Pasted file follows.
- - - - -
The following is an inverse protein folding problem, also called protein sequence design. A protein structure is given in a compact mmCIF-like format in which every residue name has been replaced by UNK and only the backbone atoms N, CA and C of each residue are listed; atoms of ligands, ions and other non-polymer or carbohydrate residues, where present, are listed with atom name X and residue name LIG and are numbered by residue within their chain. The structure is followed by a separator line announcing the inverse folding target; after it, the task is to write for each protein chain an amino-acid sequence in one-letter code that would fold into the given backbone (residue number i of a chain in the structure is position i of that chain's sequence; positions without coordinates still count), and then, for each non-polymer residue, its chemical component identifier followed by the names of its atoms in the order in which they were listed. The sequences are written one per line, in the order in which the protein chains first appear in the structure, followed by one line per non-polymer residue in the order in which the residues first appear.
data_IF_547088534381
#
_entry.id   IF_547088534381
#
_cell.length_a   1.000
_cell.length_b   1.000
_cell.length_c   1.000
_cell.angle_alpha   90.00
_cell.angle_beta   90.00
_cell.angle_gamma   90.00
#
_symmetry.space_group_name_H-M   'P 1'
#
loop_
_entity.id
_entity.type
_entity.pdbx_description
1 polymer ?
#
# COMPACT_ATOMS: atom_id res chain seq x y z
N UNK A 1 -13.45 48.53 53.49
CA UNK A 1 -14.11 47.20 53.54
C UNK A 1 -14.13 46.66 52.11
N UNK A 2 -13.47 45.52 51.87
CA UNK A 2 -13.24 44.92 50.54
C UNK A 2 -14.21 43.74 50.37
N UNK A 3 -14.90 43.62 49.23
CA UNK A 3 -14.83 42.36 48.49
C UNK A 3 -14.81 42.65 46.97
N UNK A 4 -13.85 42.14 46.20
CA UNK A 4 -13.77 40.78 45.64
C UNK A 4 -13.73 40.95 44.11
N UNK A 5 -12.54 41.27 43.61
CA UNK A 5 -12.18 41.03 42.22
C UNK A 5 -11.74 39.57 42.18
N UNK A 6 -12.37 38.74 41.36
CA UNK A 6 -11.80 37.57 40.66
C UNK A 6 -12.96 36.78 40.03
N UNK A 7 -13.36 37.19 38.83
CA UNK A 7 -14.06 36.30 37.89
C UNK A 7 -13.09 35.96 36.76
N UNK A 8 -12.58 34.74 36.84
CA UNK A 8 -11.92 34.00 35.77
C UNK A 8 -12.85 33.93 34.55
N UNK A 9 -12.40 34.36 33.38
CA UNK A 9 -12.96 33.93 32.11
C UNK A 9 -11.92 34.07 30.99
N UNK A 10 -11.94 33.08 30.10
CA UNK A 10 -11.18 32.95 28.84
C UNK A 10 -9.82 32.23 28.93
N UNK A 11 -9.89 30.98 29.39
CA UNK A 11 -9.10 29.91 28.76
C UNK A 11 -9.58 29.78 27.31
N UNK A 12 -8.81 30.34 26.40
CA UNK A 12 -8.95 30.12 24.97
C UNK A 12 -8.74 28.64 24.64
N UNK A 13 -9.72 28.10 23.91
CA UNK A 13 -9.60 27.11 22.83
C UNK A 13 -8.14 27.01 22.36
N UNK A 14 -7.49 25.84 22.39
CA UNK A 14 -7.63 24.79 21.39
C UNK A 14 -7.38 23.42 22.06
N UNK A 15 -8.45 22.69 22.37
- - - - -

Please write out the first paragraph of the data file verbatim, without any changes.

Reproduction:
The following is an inverse protein folding problem, also called protein sequence design. A protein structure is given in a compact mmCIF-like format in which every residue name has been replaced by UNK and only the backbone atoms N, CA and C of each residue are listed; atoms of ligands, ions and other non-polymer or carbohydrate residues, where present, are listed with atom name X and residue name LIG and are numbered by residue within their chain. The structure is followed by a separator line announcing the inverse folding target; after it, the task is to write for each protein chain an amino-acid sequence in one-letter code that would fold into the given backbone (residue number i of a chain in the structure is position i of that chain's sequence; positions without coordinates still count), and then, for each non-polymer residue, its chemical component identifier followed by the names of its atoms in the order in which they were listed. The sequences are written one per line, in the order in which the protein chains first appear in the structure, followed by one line per non-polymer residue in the order in which the residues first appear.